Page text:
The potential Brewers first base target and former Texas Ranger had a down year in 2020 but an excellent 2019 season.
Well, if any Brewers fans were hoping that the MLB Winter Meetings would finally bring some offseason news they were sorely disappointed. Outside of a possible interest in free agent outfielder Joc Pederson, no other news came from the four-day event.
That means that Milwaukee continues into the offseason with the same roster needs as they did going into the Winter Meetings. First base and third base continue to be the highest priority needs for the ballclub as well as some smaller additions to the rotation or bullpen.
Recently we looked at three first base options who would be good targets for the Brewers. They range in age, recent production and injury history, not to mention price, but would all be generally safe options for a team like Milwaukee.
But then there are the riskier options, ones where the Brewers would be counting on bounceback years. Signing a player like that could be a move similar to success story Jedd Gyorko last season, but could also turn out more like Justin Smoak in 2020 instead.
Former Texas Rangers first baseman Danny Santana would fall right into that category. Though he had a down year in 2020, he has previous seasons of offensive production that any team would dream of having in their lineup. The problem is that he’s had seasons that matched 2020 as well.
Danny Santana would certainly fill a need for the Brewers, but they would need to do their homework to determine what version of him they might be getting.
2020, like for many players, was a season to forget for Santana. After slashing just .145/.238/.273 in 15 games, he suffered a right elbow injury that ultimately required surgery and ended his season.
That was a far cry from his 2019 season. That season he slashed .283/.324/.534 with that slugging percentage and his .857 setting career highs for a season. He also set career highs with 28 homers and 81 runs batted in, as well as 134 hits, 81 runs scored, 21 steals, and 130 games played.
That was similarly impressive as his rookie season. Santana burst on to the scene as a rookie with the Minnesota Twins in 2014, hitting .319 with a .353 on base percentage in 101 games. That was good enough to help him finish seventh in Rookie of the Year voting that season.
It’s what happened between those two years that give pause. A combination of shuttling back and forth between the majors and minors and injuries (including two stints on the 60-day injured list) caused him to slash a combined .245/.284/.406 over 374 games from 2015 to 2018 with the Twins and Atlanta Braves. He compiled just a 75 wRC+ over that span.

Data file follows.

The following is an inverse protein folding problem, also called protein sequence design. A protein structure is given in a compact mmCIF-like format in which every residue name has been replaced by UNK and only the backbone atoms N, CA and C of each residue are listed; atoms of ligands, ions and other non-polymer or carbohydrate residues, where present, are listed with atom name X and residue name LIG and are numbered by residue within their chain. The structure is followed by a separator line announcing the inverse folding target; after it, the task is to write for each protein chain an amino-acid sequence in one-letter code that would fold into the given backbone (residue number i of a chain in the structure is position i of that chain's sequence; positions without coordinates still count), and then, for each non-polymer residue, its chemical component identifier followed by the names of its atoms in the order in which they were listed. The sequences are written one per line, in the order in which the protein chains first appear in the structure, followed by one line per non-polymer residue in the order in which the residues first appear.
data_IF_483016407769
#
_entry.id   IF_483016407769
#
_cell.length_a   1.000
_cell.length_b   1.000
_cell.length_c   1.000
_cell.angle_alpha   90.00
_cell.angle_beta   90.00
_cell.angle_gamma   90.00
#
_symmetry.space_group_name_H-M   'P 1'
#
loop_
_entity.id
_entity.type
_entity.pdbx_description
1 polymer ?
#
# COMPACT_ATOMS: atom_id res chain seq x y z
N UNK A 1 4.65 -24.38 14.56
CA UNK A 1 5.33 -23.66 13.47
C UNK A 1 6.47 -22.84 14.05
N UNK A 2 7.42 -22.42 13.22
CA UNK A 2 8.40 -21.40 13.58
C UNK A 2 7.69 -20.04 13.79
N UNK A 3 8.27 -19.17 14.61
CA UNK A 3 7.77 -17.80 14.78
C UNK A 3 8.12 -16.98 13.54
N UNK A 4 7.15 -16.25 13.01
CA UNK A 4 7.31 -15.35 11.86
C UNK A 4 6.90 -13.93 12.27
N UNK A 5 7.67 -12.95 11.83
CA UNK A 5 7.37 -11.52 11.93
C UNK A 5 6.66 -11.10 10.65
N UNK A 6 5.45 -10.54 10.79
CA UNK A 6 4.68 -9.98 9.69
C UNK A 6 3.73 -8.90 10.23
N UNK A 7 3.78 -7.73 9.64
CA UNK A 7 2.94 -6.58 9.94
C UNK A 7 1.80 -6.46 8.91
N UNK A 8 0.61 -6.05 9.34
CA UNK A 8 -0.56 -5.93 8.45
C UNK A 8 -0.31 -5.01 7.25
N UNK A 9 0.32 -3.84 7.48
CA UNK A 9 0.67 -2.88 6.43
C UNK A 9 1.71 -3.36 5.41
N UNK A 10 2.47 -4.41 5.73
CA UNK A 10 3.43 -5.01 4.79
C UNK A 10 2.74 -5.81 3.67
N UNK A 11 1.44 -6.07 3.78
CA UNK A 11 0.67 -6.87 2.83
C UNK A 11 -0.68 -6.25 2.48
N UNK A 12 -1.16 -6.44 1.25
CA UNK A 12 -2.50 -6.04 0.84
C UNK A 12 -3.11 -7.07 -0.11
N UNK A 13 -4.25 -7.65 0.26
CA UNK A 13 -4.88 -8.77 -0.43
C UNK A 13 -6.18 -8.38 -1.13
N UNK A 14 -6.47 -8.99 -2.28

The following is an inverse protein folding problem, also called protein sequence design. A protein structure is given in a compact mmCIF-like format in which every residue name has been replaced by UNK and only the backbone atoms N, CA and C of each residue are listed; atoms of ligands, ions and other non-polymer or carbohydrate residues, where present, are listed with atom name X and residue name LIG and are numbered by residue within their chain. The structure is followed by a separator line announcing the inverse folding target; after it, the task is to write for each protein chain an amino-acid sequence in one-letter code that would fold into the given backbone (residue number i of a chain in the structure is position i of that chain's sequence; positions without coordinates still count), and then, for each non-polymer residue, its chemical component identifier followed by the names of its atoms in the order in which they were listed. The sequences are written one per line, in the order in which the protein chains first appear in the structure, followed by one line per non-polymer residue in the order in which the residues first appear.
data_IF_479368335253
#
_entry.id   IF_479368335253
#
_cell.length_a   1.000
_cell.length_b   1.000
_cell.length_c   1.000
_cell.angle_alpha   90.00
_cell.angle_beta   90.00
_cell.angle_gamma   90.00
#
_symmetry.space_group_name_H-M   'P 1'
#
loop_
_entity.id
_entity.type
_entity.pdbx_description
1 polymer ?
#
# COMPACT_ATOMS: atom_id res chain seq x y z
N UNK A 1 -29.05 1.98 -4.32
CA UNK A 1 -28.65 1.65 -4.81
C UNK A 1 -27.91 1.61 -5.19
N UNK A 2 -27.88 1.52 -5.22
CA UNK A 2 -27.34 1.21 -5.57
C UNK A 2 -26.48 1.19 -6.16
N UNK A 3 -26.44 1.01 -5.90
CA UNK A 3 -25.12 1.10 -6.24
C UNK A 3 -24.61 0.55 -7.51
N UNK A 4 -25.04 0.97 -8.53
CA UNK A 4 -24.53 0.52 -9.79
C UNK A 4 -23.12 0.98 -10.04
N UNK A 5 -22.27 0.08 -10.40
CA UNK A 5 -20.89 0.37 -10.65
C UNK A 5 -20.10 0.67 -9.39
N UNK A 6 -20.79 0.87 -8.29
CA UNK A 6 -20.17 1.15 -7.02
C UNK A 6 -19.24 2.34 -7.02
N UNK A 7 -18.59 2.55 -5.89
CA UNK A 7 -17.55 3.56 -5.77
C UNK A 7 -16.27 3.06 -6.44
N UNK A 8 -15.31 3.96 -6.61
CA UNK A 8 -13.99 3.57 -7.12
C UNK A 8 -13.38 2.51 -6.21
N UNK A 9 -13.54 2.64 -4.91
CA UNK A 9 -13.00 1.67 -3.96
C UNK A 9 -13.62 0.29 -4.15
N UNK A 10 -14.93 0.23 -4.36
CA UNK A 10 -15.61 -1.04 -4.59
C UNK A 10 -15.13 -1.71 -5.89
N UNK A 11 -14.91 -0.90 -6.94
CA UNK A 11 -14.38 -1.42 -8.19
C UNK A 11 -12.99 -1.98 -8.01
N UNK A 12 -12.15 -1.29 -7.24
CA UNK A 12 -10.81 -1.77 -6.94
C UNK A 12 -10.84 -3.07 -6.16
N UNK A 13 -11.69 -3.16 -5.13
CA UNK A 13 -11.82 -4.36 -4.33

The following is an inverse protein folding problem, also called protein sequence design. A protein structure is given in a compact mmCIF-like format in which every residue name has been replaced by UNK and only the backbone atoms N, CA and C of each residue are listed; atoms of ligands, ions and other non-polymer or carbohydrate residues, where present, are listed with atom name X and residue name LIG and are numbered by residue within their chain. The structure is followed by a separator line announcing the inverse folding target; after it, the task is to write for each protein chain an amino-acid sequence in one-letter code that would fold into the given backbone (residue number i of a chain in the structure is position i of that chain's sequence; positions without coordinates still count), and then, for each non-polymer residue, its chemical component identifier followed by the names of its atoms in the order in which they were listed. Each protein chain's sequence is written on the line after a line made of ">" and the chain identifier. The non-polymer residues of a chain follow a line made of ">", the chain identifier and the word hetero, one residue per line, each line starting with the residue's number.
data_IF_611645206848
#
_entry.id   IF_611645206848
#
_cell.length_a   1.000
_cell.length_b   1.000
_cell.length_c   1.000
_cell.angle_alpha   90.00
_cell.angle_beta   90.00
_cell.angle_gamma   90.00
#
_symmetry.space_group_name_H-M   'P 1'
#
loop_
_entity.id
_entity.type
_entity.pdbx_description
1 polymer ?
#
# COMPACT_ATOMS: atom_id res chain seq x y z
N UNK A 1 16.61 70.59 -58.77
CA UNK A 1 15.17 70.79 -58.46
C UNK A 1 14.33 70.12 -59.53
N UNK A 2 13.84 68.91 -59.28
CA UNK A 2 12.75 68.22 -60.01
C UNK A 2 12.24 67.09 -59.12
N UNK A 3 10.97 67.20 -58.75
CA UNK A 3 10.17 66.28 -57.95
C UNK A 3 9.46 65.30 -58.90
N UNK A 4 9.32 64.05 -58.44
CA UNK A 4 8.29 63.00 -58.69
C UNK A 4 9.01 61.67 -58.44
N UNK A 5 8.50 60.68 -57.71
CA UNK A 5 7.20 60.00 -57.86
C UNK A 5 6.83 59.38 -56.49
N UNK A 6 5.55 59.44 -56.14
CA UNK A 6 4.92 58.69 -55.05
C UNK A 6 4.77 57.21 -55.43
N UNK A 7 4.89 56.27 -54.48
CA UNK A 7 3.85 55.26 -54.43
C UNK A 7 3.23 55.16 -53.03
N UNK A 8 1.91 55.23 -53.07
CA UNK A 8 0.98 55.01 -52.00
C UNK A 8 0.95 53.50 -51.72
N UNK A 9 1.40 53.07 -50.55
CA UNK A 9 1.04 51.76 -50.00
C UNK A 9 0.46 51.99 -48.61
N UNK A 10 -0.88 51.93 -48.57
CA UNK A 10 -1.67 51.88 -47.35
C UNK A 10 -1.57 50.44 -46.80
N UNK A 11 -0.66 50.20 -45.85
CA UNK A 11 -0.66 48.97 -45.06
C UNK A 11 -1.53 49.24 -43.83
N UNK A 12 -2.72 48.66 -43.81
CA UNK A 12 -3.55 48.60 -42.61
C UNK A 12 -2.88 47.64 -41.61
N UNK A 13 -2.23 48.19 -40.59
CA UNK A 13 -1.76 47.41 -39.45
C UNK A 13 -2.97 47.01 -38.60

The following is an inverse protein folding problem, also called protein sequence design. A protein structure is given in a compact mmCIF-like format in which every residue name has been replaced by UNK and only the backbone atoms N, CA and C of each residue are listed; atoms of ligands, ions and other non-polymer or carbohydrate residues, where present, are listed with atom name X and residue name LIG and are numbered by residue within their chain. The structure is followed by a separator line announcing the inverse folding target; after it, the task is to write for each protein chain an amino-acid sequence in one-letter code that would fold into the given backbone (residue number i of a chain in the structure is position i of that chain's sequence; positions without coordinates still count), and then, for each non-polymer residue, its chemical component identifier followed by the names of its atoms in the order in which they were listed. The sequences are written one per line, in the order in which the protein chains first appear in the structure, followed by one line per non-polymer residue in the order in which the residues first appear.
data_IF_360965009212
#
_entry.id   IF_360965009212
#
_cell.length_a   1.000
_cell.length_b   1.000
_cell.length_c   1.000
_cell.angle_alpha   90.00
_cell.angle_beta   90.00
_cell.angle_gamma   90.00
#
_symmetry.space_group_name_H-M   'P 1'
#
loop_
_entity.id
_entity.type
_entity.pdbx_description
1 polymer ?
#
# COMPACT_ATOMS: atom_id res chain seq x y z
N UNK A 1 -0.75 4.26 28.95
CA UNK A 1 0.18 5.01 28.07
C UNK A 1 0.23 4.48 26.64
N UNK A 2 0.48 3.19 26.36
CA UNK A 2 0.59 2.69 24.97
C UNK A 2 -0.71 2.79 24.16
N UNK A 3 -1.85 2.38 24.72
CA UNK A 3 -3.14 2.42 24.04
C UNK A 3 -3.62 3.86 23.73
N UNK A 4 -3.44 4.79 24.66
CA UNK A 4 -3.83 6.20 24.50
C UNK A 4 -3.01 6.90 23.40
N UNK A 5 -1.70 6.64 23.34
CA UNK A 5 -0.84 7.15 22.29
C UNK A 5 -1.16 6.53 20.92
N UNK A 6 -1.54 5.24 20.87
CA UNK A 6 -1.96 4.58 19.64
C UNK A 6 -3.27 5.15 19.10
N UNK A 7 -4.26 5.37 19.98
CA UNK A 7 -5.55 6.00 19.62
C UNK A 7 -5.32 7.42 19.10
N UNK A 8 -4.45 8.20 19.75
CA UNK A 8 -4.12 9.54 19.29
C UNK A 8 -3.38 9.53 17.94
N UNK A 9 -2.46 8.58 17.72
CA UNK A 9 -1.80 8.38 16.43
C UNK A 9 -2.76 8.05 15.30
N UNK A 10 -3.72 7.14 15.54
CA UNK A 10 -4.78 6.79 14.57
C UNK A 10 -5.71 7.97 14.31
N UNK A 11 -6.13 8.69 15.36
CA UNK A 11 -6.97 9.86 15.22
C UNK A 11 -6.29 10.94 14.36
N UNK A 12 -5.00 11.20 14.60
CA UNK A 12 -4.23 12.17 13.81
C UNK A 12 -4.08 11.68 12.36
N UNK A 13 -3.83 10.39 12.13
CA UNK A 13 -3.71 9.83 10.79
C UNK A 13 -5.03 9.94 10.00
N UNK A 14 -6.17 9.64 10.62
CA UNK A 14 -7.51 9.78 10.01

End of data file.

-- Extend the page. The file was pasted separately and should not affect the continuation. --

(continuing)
Santana’s good and bad seasons couldn’t be more night and day. In his two high-performing seasons of 2014 and 2019, he had an OPS+ of 130 and 112, respectively. In the others, it was no higher than 64. For reference, only five players from the offensively-challenged 2020 Brewers, non-qualifiers included, had an OPS+ less than 64.
At his best, though, there’s a lot to like about Santana. In 2019, per Statcast, his exit velocity (91.4 mph) ranked in the 89th percentile, hard hit percentage (43.6%) in the 76th, and barrel percentage (9.5%) in the 66th.
There’s also the positional versatility, something the Brewers always love. Santana has played every position but pitcher and catcher in his career, which he also did in 2019 alone.
Santana does have a reputation as a bit of a free swinger lately, though. His career strikeout rate sits at 25.8%, but has been 29.5% or higher for each of the last three seasons. That is something you might take if you can secure a power hitting first baseman, though. If he does continue hitting for power, that is.
MLB Trade Rumors had Santana projected at $3.6MM in arbitration, the same as his 2020 salary, before he was non-tendered by the Rangers. The Brewers were able to get Omar Narvaez to take a pay cut after a disappointing 2020 season. If they could do the same with Santana, does it make him more worth the risk?
If Milwaukee can get him at the right price, I say it is. When he’s been injury-free, Santana has generally performed well so if the Brewers can manage that, the risk is worth the reward.
The Brewers still need help at more than one position and Santana happens to be able to help at multiple spots. But the way this offseason has been going, it’ll be a while before fans find out if he’s the answer.